So I looked at my last post and I realized it was way back in March. That is a long time indeed. I would love to say that it was because I was gallavanting across the world in search of ancient treasures but in reality I’ve simply been adjusting to the new job (which is wonderful, by the by) and have been taking a slight (very slight) break from writing.
Okay, that’s not entirely true. I’ve been writing reviews for Errol’s escape room blog and have also been helping him out writing our event that’s coming up! All of that is exciting! But I realized the other day that I’ve felt very little motivation to do much else in the last few months and I’ve actually been quite happy with that.
But the other day…well, the other day I was watching Harry Potter again…okay, I was watching the Cinema Sins for Harry Potter. And I realized that there was something about it that had always bothered me as the series wore on.
When I read the Harry Potter books, I much like many other girls immediately related to the know it all Hermione. It wasn’t just her intelligence or resourcefulness that attracted me to her though. It was her hair.
Described as “bushy” in the first book, it’s brought up constantly through the series as one of her physically defining characteristics. From my recollection, she even gets teased about it on occasion. The thick mop of hair sticks with her throughout the books series. Oh sure, there are one or two instances in which she pulls an Eliza Doolittle and shocks the world with a sleek feminine style but after that it’s right back to her frizzy style.
And as a fellow sufferer of The Frizz, I loved it. Here was a character I could relate to. Someone who spent most of her time with books. Someone who was made fun of for that obsession. And someone who had never really learned to maintain her hair not because she was self conscious or unfashionable but simply because she didn’t want to.
At the end of the day, the last thing on Hermione Granger’s mind was how to make her hair the prettiest it could be. It was not where her priorities lay. Like myself, she had never bothered to obsess over the finer points of fashion and style (not that there’s anything wrong with that, it’s just what women seem to be constantly judged on). And like myself, occasionally she might want to feel more pretty and put all of the effort needed into glamouring up for an evening only to realize that while it’s fun for a moment, putting that much time and effort into your looks is far too tedious.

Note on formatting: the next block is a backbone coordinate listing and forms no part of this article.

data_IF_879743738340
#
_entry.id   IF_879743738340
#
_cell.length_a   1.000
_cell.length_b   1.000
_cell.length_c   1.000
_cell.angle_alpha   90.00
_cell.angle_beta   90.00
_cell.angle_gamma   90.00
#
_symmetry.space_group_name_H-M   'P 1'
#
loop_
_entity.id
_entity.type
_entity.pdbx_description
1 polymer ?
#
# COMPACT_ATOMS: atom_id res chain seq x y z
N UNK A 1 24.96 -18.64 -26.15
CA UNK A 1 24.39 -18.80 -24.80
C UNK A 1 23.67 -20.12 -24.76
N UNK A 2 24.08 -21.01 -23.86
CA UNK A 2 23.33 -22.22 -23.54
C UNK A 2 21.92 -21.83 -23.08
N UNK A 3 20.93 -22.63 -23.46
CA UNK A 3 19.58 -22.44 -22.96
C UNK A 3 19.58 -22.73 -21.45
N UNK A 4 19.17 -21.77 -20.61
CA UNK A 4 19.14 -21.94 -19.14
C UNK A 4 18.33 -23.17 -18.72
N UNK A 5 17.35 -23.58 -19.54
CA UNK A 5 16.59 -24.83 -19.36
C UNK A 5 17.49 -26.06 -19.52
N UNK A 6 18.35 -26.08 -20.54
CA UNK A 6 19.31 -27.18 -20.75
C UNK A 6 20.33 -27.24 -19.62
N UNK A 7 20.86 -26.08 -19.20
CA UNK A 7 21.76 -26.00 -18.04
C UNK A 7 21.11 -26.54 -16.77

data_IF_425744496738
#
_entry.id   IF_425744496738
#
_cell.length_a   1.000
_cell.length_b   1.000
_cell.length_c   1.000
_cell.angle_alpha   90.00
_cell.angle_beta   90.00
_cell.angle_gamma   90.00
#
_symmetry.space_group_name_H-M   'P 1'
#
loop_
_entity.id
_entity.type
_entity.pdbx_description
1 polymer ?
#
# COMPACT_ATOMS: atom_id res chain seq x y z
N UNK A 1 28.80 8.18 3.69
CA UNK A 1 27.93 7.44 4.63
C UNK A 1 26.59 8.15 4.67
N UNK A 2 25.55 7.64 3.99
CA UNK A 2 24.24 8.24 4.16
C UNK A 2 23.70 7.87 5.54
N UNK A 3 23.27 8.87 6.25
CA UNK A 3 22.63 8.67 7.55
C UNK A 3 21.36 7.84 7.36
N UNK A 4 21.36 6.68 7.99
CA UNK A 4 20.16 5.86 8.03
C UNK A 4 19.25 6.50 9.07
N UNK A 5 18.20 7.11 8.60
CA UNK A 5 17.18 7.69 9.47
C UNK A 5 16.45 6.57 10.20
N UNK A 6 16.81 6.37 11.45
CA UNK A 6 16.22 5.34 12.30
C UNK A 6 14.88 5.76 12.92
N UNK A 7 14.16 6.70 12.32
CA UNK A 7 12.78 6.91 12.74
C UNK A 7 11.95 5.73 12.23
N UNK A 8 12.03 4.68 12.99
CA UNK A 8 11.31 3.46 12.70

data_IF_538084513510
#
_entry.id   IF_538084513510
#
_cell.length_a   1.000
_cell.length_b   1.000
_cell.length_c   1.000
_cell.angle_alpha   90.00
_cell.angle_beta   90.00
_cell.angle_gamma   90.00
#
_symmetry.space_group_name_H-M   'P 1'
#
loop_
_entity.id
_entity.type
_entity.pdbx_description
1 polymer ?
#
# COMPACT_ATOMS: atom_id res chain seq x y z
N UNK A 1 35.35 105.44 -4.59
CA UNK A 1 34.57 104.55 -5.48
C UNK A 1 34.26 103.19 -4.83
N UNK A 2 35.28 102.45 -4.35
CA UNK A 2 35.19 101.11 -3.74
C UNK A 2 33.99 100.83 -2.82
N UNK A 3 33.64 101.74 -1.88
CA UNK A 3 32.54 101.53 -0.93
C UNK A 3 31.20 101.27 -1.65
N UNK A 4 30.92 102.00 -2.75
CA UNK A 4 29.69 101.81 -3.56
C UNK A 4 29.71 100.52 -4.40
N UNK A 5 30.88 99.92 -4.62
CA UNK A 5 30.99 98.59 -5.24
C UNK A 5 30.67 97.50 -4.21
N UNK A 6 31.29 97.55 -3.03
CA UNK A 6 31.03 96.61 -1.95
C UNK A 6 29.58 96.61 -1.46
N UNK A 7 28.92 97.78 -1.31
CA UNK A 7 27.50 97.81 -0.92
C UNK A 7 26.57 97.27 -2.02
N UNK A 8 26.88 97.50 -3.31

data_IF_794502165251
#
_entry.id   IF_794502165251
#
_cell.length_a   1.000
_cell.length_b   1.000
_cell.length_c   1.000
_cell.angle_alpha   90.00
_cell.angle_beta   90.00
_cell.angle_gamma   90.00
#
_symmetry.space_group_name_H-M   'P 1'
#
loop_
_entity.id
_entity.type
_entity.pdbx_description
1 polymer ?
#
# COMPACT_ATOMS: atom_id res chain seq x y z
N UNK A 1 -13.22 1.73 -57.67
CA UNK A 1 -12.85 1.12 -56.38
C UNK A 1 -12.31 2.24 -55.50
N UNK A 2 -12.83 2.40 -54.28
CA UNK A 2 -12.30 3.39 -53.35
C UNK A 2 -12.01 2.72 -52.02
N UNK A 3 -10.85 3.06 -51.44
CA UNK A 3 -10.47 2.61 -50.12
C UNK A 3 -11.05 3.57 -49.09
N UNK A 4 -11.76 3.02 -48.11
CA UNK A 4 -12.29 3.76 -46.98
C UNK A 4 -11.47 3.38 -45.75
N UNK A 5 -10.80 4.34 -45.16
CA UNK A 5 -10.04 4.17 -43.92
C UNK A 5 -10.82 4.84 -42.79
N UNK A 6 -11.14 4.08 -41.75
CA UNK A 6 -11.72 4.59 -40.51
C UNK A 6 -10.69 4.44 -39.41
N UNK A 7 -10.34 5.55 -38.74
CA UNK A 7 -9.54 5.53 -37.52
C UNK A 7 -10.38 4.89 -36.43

It made me feel better about my own frizztacular Muppet hair. It made me feel comforted that while I might not be all that stylish, I could still very much be confident in all of the other things I was. Keep in mind, this was me at 19 years old too, also known as the year that I learned I needed to stop caring. That hair represented so much for me. It made Hermione the character that much more impressive.
Which is why it’s a shame the movies gradually abandoned that image.
The first Harry Potter movie, much like the first season of Game of Thrones, followed the book to a T. And much like Game of Thrones, that came with some shortcomings. But the pitch perfect representation of Hermione was not one of them.
Then along came Chamber of Secrets. The same length of hair was certainly there, but it had a decidedly more coiffed feel to it…
Then Prisoner of Azkaban which began to abandon the frizz entirely save for a few scenes in which she stumbles around the woods. And even then it’s hard to see the tangles…
Of course there is Goblet of Fire, the infamous Eliza Doolittle transformation from attractive teen with somewhat messy hair…
To an attractive teen with prom hair. In the book the difference is supposed to be stark. Here it’s mostly…Ron didn’t realize his attractive female friend was attractive. Which works in some ways. In others, you wonder why no other guy asked her out. Well, I guess she was considered obnoxious. But still. Not a whole lot of contrast between the two.
She must have kept that Time Turner for Order of the Phoenix, since she had not one hair out of place.
And in the Half Blood Prince, she had to be appear more attractive so that Ron could finally fall in love with her. Because why would he otherwise? Amiright?
Only in the Deathly Hallows is she finally restored to her frizzy, bushy self thanks to being forced to flee into the wilderness for which there is no hair product, magic or otherwise.
But even then, the marketing department couldn’t quite let it go. They had to make all publicity stills to take focus off Hermione’s battle hair.
I am being a bit unfair. Hermione’s hair was never perfectly coiffed as Hollywood producers probably wanted it. Emma Watson’s portrayl of Hermione was spot on and the actress deserves immense praise for being able to take on such a loved and respected character. But the perfectly tossled waves and curls makes me long for the Hermione of old, the one who would let the frizz fly around with no care what anyone else thought.
The series was never perfect. The movie adaptations always left elements out that I missed such as most of the backstory in Prisoner of Azkaban. But the element I lamented the most was the disappearance of the Hermione Hair. Perhaps someday we will live in a world where a movie character’s hair will not need to be expertly styled to be worthy of screen time. Until that time though, I will have to rely on the Harry Potter books.